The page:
It would be a mistake to reduce these disputes to fights over particular jobs. At stake is something far greater—the future of unionism in one of the strategic sectors of the economy. Some employers, with the support of the National Labor Relations Board and the collaboration of certain unions, are attempting to use labor laws to strip the ILWU of coast wide control of long shore work which is essential to retaining unionism in this sector. As will be discussed below, in that regard they are attempting to use the same tools of de-unionization used in most other sectors of the economy.
An August 28 decision by a National Labor Relations Board administrative law judge (ALJ) illustrates the tremendous challenges the ILWU faces. In a truly horrible decision in which the ALJ barely contained his contempt to the ILWU’s brand of unionism, the ALJ ordered the ILWU to quit taking actions (both on the job slowdowns and arbitration/court procedures) to pressure their own employer to honor the ILWU coast-wide collective bargaining agreement and fill positions monitoring refridgerized containers with members of the Longshore Union. Without going into the legal complexities here, the decision basically attempts to prevent the ILWU from enforcing its’ own coast-wide agreement.
This really hits at the crux of the matter in this dispute and why it is so important for organized labor. This is not an isolated jurisdictional dispute over a handful of jobs. The ILWU was organized during the 1930s on a very traditional union principle—to maintain wages on the ports, the union needs to organize and maintain contract standards coast-wide. Individual employers and ports could not be allowed to undercut standards because that would threaten the very survival of the union. Maintaining jurisdiction is not just about maintaining the jobs but the very vehicle necessary for maintaining hard-won union standards in the industry.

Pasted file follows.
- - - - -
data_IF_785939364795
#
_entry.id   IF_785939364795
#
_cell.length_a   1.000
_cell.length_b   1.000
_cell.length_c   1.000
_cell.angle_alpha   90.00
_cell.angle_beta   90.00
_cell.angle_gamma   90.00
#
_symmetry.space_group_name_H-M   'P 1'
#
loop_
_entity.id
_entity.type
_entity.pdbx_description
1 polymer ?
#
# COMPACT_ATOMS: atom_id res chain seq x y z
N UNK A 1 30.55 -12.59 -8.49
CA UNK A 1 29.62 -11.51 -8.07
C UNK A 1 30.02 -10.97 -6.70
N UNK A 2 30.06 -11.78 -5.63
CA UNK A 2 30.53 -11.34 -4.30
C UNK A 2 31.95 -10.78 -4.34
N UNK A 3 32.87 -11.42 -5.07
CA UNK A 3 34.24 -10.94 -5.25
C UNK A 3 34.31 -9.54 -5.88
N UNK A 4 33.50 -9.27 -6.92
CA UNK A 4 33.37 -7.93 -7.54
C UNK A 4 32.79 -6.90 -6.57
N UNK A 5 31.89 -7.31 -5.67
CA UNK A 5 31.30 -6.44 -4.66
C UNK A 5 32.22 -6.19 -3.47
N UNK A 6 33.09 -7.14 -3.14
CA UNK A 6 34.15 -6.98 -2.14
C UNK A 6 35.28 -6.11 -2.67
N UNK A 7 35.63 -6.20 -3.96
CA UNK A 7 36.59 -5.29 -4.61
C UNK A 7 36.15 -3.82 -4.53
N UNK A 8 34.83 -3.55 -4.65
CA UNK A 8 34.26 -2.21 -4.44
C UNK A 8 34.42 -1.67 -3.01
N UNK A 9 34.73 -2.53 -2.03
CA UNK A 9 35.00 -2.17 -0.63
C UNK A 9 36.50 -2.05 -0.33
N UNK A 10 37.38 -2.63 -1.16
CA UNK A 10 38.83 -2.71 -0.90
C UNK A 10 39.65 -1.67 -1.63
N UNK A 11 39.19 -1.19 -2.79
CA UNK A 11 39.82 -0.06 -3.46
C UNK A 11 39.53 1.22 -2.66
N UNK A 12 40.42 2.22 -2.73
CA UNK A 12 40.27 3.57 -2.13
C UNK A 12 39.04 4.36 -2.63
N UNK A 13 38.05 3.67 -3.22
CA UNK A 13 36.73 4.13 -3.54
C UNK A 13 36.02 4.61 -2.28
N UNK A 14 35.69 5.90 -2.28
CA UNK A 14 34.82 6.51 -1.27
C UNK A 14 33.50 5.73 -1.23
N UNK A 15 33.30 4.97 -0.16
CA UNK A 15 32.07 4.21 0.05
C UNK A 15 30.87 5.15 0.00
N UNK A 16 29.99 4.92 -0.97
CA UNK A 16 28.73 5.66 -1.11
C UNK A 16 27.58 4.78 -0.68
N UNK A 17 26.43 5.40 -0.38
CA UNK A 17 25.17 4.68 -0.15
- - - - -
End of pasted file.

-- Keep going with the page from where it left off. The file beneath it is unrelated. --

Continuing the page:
Indeed, this used to be one of the key tenants of unionism—maintaining standards across industries. It’s how unions raised wages from the 1930s through the 1970s in industries such as trucking, steal, construction and mining. In all of those industries union standards were allowed to erode and unionism declined. Now the ILWU is fighting the same battle. (And indeed, East Coast International Longshoremen’s Association members in the Philadelphia ports faced similar challenges in 2010 from a sweatheart union contract at Del Monte.)
In industry after industry, effective unionism has been destroyed, in large part, because employers were allowed to use corporate fictions to defeat unionism. Tactics like subcontracting, runaway shops, closing down and re-opening non-union, opening non-union subsidiaries (double breasting), privatization in the public sector, classifying work as independent contractors, etc were critical tools in busting unionism. These are not apolitical legal decisions but rather central parts of what I call the” system of labor control” in this country. Only where unions ignore these corporate fictions such as SEIU’s Justice for Janitors campaigns or in reality the city-wide restaurant strikes can we truly make headway in confronting corporate power.